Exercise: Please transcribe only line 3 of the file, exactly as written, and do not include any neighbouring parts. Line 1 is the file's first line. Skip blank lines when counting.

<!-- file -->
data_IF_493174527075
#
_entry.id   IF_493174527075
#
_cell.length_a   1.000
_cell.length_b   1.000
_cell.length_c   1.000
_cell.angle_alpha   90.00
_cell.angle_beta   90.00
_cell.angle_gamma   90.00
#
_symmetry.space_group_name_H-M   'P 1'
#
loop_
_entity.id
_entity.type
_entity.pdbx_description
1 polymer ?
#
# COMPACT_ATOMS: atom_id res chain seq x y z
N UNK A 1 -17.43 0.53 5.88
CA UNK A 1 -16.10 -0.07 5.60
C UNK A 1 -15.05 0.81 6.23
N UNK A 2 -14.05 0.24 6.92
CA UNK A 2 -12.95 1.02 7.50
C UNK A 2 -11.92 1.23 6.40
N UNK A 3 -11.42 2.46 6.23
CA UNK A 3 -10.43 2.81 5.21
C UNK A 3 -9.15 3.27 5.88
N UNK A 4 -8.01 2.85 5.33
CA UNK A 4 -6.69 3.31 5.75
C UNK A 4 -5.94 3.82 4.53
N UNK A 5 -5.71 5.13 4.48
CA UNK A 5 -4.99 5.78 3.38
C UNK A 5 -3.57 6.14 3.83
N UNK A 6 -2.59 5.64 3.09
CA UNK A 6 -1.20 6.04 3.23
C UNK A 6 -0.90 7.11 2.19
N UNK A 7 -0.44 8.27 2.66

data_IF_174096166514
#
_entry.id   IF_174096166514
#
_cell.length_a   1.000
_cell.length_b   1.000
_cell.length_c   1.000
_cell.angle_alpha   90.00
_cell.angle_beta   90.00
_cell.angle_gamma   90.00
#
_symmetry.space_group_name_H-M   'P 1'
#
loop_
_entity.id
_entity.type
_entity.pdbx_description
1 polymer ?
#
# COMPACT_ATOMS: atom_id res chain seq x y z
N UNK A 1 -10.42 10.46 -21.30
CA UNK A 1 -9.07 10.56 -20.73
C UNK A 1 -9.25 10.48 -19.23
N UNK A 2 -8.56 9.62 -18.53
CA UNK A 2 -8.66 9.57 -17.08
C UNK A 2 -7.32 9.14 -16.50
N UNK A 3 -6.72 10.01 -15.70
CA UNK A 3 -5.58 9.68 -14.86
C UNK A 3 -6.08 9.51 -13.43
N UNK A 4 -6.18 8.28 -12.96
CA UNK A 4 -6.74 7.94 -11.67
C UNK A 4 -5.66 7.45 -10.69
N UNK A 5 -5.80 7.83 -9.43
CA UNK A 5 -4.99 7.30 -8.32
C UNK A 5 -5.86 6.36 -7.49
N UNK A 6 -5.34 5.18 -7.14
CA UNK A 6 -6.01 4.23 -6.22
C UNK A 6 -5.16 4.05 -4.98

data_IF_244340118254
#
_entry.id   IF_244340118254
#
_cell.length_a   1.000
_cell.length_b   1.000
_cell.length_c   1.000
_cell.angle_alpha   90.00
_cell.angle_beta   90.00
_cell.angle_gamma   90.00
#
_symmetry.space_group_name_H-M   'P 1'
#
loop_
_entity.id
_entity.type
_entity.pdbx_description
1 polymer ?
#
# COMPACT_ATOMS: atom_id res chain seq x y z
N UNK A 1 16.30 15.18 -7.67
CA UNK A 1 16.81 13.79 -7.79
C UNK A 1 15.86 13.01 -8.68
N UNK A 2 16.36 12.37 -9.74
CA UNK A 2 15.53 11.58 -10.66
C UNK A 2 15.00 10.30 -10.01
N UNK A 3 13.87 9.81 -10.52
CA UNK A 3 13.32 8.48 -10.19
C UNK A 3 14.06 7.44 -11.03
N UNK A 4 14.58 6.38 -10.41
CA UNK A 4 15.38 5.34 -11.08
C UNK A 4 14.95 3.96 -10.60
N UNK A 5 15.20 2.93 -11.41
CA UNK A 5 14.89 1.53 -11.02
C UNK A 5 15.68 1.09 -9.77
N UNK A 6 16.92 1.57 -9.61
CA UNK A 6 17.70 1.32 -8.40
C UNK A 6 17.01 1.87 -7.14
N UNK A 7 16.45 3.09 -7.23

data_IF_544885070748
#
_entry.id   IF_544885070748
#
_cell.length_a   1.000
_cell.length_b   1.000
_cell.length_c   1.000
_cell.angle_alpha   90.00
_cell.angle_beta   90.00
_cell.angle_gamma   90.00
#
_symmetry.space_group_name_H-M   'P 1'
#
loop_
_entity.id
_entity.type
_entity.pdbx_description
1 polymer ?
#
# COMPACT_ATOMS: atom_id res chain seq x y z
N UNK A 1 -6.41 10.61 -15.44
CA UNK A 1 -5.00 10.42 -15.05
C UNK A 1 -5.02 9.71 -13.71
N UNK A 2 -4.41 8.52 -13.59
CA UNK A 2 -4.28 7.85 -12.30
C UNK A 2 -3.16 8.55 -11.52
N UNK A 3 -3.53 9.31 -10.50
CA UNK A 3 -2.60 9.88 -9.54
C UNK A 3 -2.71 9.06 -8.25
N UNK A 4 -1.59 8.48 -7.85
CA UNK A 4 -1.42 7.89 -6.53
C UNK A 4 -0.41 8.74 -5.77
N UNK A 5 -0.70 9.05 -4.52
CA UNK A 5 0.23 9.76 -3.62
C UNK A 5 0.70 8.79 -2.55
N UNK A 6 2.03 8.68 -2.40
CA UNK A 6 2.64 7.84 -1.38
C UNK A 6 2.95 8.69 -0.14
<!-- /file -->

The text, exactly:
_entry.id   IF_493174527075